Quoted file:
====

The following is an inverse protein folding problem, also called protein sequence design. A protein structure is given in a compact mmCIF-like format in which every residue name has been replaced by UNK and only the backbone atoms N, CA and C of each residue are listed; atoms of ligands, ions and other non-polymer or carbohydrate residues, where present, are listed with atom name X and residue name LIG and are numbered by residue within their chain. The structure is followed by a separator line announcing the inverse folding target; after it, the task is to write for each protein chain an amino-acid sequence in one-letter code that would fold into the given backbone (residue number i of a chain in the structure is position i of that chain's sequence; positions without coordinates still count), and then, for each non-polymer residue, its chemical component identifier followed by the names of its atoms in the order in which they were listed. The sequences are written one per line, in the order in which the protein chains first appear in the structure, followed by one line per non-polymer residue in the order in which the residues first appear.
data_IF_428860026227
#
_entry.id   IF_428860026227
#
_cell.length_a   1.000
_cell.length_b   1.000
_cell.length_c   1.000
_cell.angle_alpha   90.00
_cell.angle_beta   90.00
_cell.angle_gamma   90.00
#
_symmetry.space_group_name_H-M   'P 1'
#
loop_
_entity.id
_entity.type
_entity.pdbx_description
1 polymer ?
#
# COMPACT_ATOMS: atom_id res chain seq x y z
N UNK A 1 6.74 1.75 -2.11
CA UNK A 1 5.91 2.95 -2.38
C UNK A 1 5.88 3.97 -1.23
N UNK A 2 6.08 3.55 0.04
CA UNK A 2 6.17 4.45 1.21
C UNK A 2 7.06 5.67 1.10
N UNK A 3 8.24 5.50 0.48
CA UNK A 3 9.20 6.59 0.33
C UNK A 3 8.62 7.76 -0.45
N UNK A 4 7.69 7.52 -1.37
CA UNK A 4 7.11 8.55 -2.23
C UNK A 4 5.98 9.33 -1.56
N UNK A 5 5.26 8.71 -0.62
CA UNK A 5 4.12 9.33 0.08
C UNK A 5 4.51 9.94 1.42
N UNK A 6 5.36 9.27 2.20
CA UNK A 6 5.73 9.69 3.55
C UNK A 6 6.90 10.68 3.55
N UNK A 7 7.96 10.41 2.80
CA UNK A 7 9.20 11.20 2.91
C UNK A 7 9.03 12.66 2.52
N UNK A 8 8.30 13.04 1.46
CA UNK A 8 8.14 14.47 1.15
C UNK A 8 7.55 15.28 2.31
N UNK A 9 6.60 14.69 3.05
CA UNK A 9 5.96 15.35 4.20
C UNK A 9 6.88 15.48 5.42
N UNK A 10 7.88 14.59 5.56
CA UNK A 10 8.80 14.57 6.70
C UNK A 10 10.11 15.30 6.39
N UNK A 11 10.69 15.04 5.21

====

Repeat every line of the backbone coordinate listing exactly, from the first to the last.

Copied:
The following is an inverse protein folding problem, also called protein sequence design. A protein structure is given in a compact mmCIF-like format in which every residue name has been replaced by UNK and only the backbone atoms N, CA and C of each residue are listed; atoms of ligands, ions and other non-polymer or carbohydrate residues, where present, are listed with atom name X and residue name LIG and are numbered by residue within their chain. The structure is followed by a separator line announcing the inverse folding target; after it, the task is to write for each protein chain an amino-acid sequence in one-letter code that would fold into the given backbone (residue number i of a chain in the structure is position i of that chain's sequence; positions without coordinates still count), and then, for each non-polymer residue, its chemical component identifier followed by the names of its atoms in the order in which they were listed. The sequences are written one per line, in the order in which the protein chains first appear in the structure, followed by one line per non-polymer residue in the order in which the residues first appear.
data_IF_428860026227
#
_entry.id   IF_428860026227
#
_cell.length_a   1.000
_cell.length_b   1.000
_cell.length_c   1.000
_cell.angle_alpha   90.00
_cell.angle_beta   90.00
_cell.angle_gamma   90.00
#
_symmetry.space_group_name_H-M   'P 1'
#
loop_
_entity.id
_entity.type
_entity.pdbx_description
1 polymer ?
#
# COMPACT_ATOMS: atom_id res chain seq x y z
N UNK A 1 6.74 1.75 -2.11
CA UNK A 1 5.91 2.95 -2.38
C UNK A 1 5.88 3.97 -1.23
N UNK A 2 6.08 3.55 0.04
CA UNK A 2 6.17 4.45 1.21
C UNK A 2 7.06 5.67 1.10
N UNK A 3 8.24 5.50 0.48
CA UNK A 3 9.20 6.59 0.33
C UNK A 3 8.62 7.76 -0.45
N UNK A 4 7.69 7.52 -1.37
CA UNK A 4 7.11 8.55 -2.23
C UNK A 4 5.98 9.33 -1.56
N UNK A 5 5.26 8.71 -0.62
CA UNK A 5 4.12 9.33 0.08
C UNK A 5 4.51 9.94 1.42
N UNK A 6 5.36 9.27 2.20
CA UNK A 6 5.73 9.69 3.55
C UNK A 6 6.90 10.68 3.55
N UNK A 7 7.96 10.41 2.80
CA UNK A 7 9.20 11.20 2.91
C UNK A 7 9.03 12.66 2.52
N UNK A 8 8.30 13.04 1.46
CA UNK A 8 8.14 14.47 1.15
C UNK A 8 7.55 15.28 2.31
N UNK A 9 6.60 14.69 3.05
CA UNK A 9 5.96 15.35 4.20
C UNK A 9 6.88 15.48 5.42
N UNK A 10 7.88 14.59 5.56
CA UNK A 10 8.80 14.57 6.70
C UNK A 10 10.11 15.30 6.39
N UNK A 11 10.69 15.04 5.21